As South Africa’s fourth oldest town, Tulbagh is naturally one of the most historic places in the Western Cape. Aside from its rich history, this charming little town offers plenty of breathtaking natural scenery, excellent accommodation gems (including a plethora of pet-friendly options) and outdoor activities to entertain young and old.
What makes Tulbagh really special though is the small town charm. This includes a wealth of preserved, well-maintained Cape Dutch national monuments found within this scenic town.
Visit the Best Local Attractions in Stunning Tulbagh
After a day trip to Tulbagh, this town now ranks as one of my best Western Cape towns.
So I want to share some of the best sights to enjoy when visiting Tulbagh and its surrounds.
1) See the Sights Along Church Street (including Danie Theron House, Ballotina, The Wagon Shed and more)
Arguably the most famous part of Tulbagh is the endlessly beautiful Church Street. Church Street offers the largest collection of Cape Dutch, Victorian and Edwardian provincial heritage sites anywhere in South Africa. It is therefore an unmissable stop in this cutesy town.
Some of the streets’ famous attractions include a mixture of public buildings and private residences. These include the likes of:
Ballotina (43 Church Street):
Built in 1815, this is one of my favourite stops in the whole of Church Street. This is the only original, neo-classical gable on this half of the street. It has survived both the Victorian influences and the devastating earthquake that struck Tulbagh in 1969.
This house, now a private residence, has a fascinating history, which you can discover through its signage at the front of the garden.
Something you will notice in Church Street is that, even the private residences, have an information sign outside of them. These signs detail the building’s history, build style and more.
As you walk along the street, it’s fascinating to read the signage and discover more about each landmark.
Pijnappel and Yellow Wood Houses
The Pijnappel House was one of my more delightful town discoveries. Many Cape farms and houses, including BOSJES, have a tie to pineapples. In the olden days, pineapples were a key aspect of hospitality.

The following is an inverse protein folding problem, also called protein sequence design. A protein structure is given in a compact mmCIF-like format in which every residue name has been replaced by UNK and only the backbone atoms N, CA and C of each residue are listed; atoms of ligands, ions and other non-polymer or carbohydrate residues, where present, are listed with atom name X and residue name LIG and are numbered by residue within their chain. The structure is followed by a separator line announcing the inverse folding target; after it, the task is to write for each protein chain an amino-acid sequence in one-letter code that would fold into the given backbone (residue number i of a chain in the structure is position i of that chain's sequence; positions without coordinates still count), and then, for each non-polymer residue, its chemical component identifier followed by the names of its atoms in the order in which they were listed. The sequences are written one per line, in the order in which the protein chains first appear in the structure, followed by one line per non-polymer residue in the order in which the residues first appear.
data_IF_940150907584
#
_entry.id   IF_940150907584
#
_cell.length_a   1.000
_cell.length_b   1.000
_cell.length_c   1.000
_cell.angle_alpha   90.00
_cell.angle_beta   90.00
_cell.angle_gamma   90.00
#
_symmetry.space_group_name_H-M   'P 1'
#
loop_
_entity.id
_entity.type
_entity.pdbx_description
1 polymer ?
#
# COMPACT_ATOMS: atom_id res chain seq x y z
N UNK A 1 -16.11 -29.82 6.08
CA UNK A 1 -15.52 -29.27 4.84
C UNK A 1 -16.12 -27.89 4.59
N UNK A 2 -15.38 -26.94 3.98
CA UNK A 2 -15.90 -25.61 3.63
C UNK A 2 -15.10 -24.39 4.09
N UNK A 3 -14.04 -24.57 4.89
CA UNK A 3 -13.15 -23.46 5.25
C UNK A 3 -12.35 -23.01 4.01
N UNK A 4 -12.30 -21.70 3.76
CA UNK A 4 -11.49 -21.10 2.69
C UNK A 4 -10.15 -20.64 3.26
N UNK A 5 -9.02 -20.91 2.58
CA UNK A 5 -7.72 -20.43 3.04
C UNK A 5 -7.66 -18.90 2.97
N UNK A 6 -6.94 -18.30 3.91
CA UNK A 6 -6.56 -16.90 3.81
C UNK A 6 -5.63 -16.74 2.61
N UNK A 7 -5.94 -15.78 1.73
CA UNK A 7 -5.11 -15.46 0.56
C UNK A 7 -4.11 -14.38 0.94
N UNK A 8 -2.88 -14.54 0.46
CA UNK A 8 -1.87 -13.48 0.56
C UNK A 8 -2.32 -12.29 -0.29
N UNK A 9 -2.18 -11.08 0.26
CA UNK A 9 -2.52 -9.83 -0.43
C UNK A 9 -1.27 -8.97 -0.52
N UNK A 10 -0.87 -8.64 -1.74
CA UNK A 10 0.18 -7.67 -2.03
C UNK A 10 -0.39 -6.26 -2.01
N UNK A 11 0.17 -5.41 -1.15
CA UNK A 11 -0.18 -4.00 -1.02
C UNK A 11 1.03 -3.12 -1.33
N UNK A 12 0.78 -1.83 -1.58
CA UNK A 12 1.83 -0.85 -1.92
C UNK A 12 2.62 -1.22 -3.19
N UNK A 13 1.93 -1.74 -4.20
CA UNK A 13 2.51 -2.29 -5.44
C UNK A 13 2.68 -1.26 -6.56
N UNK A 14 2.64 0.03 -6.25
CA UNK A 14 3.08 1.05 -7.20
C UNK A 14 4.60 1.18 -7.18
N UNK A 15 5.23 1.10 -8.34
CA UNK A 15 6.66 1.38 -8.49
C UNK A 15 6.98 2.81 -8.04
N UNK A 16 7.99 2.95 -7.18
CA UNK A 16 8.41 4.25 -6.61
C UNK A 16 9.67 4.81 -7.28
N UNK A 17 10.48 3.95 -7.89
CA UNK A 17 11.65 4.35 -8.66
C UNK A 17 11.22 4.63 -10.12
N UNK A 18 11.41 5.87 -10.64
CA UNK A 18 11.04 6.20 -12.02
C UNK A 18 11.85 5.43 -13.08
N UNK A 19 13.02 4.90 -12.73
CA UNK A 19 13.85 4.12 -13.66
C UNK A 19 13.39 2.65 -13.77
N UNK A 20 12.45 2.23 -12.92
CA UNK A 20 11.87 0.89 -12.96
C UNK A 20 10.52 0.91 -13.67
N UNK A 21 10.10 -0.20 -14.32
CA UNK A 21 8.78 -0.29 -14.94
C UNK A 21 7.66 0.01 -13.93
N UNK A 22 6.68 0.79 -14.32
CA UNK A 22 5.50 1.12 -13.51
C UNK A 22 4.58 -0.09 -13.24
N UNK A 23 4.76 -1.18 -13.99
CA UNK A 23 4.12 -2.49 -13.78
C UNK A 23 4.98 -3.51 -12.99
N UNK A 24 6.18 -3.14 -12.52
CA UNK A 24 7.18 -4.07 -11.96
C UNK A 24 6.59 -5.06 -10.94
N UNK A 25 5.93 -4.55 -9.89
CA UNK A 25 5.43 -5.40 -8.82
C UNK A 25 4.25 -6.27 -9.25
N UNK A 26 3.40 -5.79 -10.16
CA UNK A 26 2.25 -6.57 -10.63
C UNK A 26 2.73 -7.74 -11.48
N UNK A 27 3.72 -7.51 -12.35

During the baroque era, they were also often a popular decorative centrepiece in homes. As much as they played an influence on communal gatherings and hosted dining affairs – pineapples also inspired or influenced many different architects and artisans of this time.
In November 2016, Tulbagh’s Pijnappel House and some neighbouring homes suffered extensive fire damage to their thatch rooves. Luckily, though, the Pijnappel House’s iconic pineapple artwork on the gable survived and is easily discernable today.
The next house is the Yellow Wood House. It draws its name from the beautiful yellow wood floors and ceiling work throughout. It forms part of the Cape Dutch Quarters Hotels’ self-catering accommodation options.
These two homes were two of my favourites in Church Street.
Wagon Shed and Honey Oak
The Wagon Shed – and the house directly across the road, named Honey Oak – are both pre-industrial homes, built sometime during the mid-1800s.
The Wagon Shed, true to its name, was formerly used for lodging the family in one side – and the slaves and livestock (when needed) in the kitchen on the other side.
Personally, I liked the look of the Wagon Shed. This property and its garden definitely caught my attention for their uniqueness.
For more information on the Wagon Shed and Honey Oak, please see here.
Honey Oak is another adorable and fascinating building, which seemingly doubles as an accommodation gem.
When the earthquake struck Tulbagh, Danie Theron is the only thatched and gabled home on this half of Church Street to have survived. This landmark home is another eye-catching architectural beauty.
It is named after Danie Theron, a famous Boer War military leader and master scout who grew up here.
For more information on Danie Theron, have a look at the sign outside the home.
Bonus spot (though not in Church Street)
Parsonage (4 Van Der Stel Street):
Directly across from the Ballotina – if you cross the main Twee Jonge Gezellen Road to Van Der Stel Street – is the U-shaped Parsonage. This is another local gem that I fell in love with.
Completed in 1765, this building features a beautiful, original Holbol gable. It survived a fire in 1950, as well as the earthquake some few years later. (Although it has had some major restorations over the years.)
It is a private residence, apparently still used for the NG church minister. However, you can admire it from the street – and, trust me, the building and its grounds are worth seeing.